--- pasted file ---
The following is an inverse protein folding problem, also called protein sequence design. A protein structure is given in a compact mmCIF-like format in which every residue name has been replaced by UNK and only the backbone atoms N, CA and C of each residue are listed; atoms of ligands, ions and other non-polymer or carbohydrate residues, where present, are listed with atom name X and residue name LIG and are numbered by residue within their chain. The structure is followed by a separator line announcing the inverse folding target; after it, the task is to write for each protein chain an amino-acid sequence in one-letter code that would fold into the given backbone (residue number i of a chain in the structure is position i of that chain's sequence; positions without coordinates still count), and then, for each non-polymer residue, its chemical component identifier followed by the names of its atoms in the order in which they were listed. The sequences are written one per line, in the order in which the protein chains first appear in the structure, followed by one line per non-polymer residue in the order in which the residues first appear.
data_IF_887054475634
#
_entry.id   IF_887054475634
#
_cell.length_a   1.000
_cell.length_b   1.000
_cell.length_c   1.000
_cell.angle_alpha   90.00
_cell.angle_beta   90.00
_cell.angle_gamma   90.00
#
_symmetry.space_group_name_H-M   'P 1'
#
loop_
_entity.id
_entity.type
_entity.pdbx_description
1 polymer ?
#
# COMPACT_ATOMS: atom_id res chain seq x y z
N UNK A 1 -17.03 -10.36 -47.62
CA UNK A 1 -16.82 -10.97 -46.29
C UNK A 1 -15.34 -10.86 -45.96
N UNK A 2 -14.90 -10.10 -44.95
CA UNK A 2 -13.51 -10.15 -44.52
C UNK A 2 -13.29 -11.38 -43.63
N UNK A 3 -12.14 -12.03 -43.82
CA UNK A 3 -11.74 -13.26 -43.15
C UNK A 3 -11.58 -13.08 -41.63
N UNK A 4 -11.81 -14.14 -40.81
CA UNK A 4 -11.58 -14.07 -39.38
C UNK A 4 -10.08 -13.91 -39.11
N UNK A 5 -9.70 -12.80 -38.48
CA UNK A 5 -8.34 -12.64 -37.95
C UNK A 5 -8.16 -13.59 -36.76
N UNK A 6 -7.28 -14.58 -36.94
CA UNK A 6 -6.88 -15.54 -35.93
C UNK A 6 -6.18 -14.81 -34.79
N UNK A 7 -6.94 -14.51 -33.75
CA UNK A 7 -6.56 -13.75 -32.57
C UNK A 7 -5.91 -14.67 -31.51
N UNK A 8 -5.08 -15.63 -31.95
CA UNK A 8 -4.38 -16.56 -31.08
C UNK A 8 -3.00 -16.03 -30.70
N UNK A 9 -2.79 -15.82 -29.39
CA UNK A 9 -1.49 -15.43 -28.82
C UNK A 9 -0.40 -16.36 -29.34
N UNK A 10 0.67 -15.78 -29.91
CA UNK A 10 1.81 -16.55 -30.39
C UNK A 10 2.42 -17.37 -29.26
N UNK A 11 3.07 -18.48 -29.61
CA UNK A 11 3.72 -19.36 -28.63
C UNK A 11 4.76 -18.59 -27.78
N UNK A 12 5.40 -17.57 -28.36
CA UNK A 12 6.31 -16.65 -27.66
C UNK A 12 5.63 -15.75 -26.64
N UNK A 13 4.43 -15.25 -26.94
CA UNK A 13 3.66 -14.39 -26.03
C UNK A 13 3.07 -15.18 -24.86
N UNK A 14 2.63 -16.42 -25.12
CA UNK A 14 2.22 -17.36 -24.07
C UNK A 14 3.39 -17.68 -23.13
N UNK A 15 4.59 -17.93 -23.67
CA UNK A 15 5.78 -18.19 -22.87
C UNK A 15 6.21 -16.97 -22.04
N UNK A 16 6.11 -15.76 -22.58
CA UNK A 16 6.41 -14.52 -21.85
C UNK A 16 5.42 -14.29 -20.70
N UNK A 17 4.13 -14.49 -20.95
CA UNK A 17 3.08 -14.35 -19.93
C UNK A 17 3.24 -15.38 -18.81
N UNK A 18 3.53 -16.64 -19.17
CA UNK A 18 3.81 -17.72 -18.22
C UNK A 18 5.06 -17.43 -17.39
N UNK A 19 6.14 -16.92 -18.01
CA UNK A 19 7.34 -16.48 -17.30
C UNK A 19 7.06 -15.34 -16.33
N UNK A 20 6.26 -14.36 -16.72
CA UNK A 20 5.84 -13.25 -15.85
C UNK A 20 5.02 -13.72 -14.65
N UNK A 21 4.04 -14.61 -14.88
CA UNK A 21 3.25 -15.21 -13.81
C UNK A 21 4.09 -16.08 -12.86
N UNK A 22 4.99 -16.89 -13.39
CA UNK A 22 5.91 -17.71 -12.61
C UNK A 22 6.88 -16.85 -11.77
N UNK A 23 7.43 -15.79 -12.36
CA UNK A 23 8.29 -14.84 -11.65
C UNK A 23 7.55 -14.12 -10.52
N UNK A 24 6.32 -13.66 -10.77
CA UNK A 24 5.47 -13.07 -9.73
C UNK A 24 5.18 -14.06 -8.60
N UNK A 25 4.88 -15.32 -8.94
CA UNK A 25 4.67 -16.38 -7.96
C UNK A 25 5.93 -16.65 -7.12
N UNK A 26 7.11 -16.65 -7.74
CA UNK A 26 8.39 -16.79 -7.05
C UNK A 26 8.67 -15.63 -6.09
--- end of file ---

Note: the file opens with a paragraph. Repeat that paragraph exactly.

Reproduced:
The following is an inverse protein folding problem, also called protein sequence design. A protein structure is given in a compact mmCIF-like format in which every residue name has been replaced by UNK and only the backbone atoms N, CA and C of each residue are listed; atoms of ligands, ions and other non-polymer or carbohydrate residues, where present, are listed with atom name X and residue name LIG and are numbered by residue within their chain. The structure is followed by a separator line announcing the inverse folding target; after it, the task is to write for each protein chain an amino-acid sequence in one-letter code that would fold into the given backbone (residue number i of a chain in the structure is position i of that chain's sequence; positions without coordinates still count), and then, for each non-polymer residue, its chemical component identifier followed by the names of its atoms in the order in which they were listed. The sequences are written one per line, in the order in which the protein chains first appear in the structure, followed by one line per non-polymer residue in the order in which the residues first appear.